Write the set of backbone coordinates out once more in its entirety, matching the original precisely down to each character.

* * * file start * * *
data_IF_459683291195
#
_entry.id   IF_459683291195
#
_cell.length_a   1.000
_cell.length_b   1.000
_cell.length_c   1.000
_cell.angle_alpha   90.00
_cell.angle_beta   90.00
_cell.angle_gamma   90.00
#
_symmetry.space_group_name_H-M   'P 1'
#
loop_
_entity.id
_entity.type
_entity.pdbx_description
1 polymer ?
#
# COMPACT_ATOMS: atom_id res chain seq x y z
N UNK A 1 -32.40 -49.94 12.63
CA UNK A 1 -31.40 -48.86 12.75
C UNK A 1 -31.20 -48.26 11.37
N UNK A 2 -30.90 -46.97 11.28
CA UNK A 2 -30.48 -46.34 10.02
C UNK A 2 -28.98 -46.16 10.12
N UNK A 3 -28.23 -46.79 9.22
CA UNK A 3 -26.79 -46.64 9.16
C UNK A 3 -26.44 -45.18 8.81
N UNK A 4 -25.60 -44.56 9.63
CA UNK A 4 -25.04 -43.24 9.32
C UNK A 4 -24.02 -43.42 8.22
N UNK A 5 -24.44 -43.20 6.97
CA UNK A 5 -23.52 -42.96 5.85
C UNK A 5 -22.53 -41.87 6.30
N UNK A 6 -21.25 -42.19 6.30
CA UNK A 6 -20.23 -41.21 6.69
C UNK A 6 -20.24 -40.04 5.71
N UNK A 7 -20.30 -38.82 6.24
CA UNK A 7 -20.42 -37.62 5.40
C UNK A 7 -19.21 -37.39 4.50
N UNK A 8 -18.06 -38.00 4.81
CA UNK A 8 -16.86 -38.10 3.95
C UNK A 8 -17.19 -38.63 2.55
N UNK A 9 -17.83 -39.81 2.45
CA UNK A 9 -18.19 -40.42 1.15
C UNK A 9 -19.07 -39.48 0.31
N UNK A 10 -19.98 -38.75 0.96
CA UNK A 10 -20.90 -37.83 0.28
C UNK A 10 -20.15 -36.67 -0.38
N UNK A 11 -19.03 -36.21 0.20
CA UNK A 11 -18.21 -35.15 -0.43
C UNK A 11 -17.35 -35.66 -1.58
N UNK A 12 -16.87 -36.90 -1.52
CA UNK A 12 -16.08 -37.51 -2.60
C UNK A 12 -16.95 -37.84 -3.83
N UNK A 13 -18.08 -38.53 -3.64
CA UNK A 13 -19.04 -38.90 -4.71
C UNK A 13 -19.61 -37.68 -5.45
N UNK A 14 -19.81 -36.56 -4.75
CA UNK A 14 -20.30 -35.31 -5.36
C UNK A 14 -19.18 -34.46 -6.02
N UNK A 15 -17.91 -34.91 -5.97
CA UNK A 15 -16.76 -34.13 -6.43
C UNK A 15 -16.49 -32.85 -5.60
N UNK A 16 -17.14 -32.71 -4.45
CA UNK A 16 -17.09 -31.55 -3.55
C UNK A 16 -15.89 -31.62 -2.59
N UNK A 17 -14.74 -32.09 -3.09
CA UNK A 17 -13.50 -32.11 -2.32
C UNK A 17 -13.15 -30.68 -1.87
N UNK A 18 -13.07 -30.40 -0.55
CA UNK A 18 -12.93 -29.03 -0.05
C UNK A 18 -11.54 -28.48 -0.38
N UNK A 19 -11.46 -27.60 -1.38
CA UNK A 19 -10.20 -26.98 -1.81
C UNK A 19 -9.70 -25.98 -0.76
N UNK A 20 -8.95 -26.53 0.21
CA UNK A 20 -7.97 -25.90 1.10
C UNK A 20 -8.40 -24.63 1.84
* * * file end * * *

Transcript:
data_IF_459683291195
#
_entry.id   IF_459683291195
#
_cell.length_a   1.000
_cell.length_b   1.000
_cell.length_c   1.000
_cell.angle_alpha   90.00
_cell.angle_beta   90.00
_cell.angle_gamma   90.00
#
_symmetry.space_group_name_H-M   'P 1'
#
loop_
_entity.id
_entity.type
_entity.pdbx_description
1 polymer ?
#
# COMPACT_ATOMS: atom_id res chain seq x y z
N UNK A 1 -32.40 -49.94 12.63
CA UNK A 1 -31.40 -48.86 12.75
C UNK A 1 -31.20 -48.26 11.37
N UNK A 2 -30.90 -46.97 11.28
CA UNK A 2 -30.48 -46.34 10.02
C UNK A 2 -28.98 -46.16 10.12
N UNK A 3 -28.23 -46.79 9.22
CA UNK A 3 -26.79 -46.64 9.16
C UNK A 3 -26.44 -45.18 8.81
N UNK A 4 -25.60 -44.56 9.63
CA UNK A 4 -25.04 -43.24 9.32
C UNK A 4 -24.02 -43.42 8.22
N UNK A 5 -24.44 -43.20 6.97
CA UNK A 5 -23.52 -42.96 5.85
C UNK A 5 -22.53 -41.87 6.30
N UNK A 6 -21.25 -42.19 6.30
CA UNK A 6 -20.23 -41.21 6.69
C UNK A 6 -20.24 -40.04 5.71
N UNK A 7 -20.30 -38.82 6.24
CA UNK A 7 -20.42 -37.62 5.40
C UNK A 7 -19.21 -37.39 4.50
N UNK A 8 -18.06 -38.00 4.81
CA UNK A 8 -16.86 -38.10 3.95
C UNK A 8 -17.19 -38.63 2.55
N UNK A 9 -17.83 -39.81 2.45
CA UNK A 9 -18.19 -40.42 1.15
C UNK A 9 -19.07 -39.48 0.31
N UNK A 10 -19.98 -38.75 0.96
CA UNK A 10 -20.90 -37.83 0.28
C UNK A 10 -20.15 -36.67 -0.38
N UNK A 11 -19.03 -36.21 0.20
CA UNK A 11 -18.21 -35.15 -0.43
C UNK A 11 -17.35 -35.66 -1.58
N UNK A 12 -16.87 -36.90 -1.52
CA UNK A 12 -16.08 -37.51 -2.60
C UNK A 12 -16.95 -37.84 -3.83
N UNK A 13 -18.08 -38.53 -3.64
CA UNK A 13 -19.04 -38.90 -4.71
C UNK A 13 -19.61 -37.68 -5.45
N UNK A 14 -19.81 -36.56 -4.75
CA UNK A 14 -20.30 -35.31 -5.36
C UNK A 14 -19.18 -34.46 -6.02
N UNK A 15 -17.91 -34.91 -5.97
CA UNK A 15 -16.76 -34.13 -6.43
C UNK A 15 -16.49 -32.85 -5.60
N UNK A 16 -17.14 -32.71 -4.45
CA UNK A 16 -17.09 -31.55 -3.55
C UNK A 16 -15.89 -31.62 -2.59
N UNK A 17 -14.74 -32.09 -3.09
CA UNK A 17 -13.50 -32.11 -2.32
C UNK A 17 -13.15 -30.68 -1.87
N UNK A 18 -13.07 -30.40 -0.55
CA UNK A 18 -12.93 -29.03 -0.05
C UNK A 18 -11.54 -28.48 -0.38
N UNK A 19 -11.46 -27.60 -1.38
CA UNK A 19 -10.20 -26.98 -1.81
C UNK A 19 -9.70 -25.98 -0.76
N UNK A 20 -8.95 -26.53 0.21
CA UNK A 20 -7.97 -25.90 1.10
C UNK A 20 -8.40 -24.63 1.84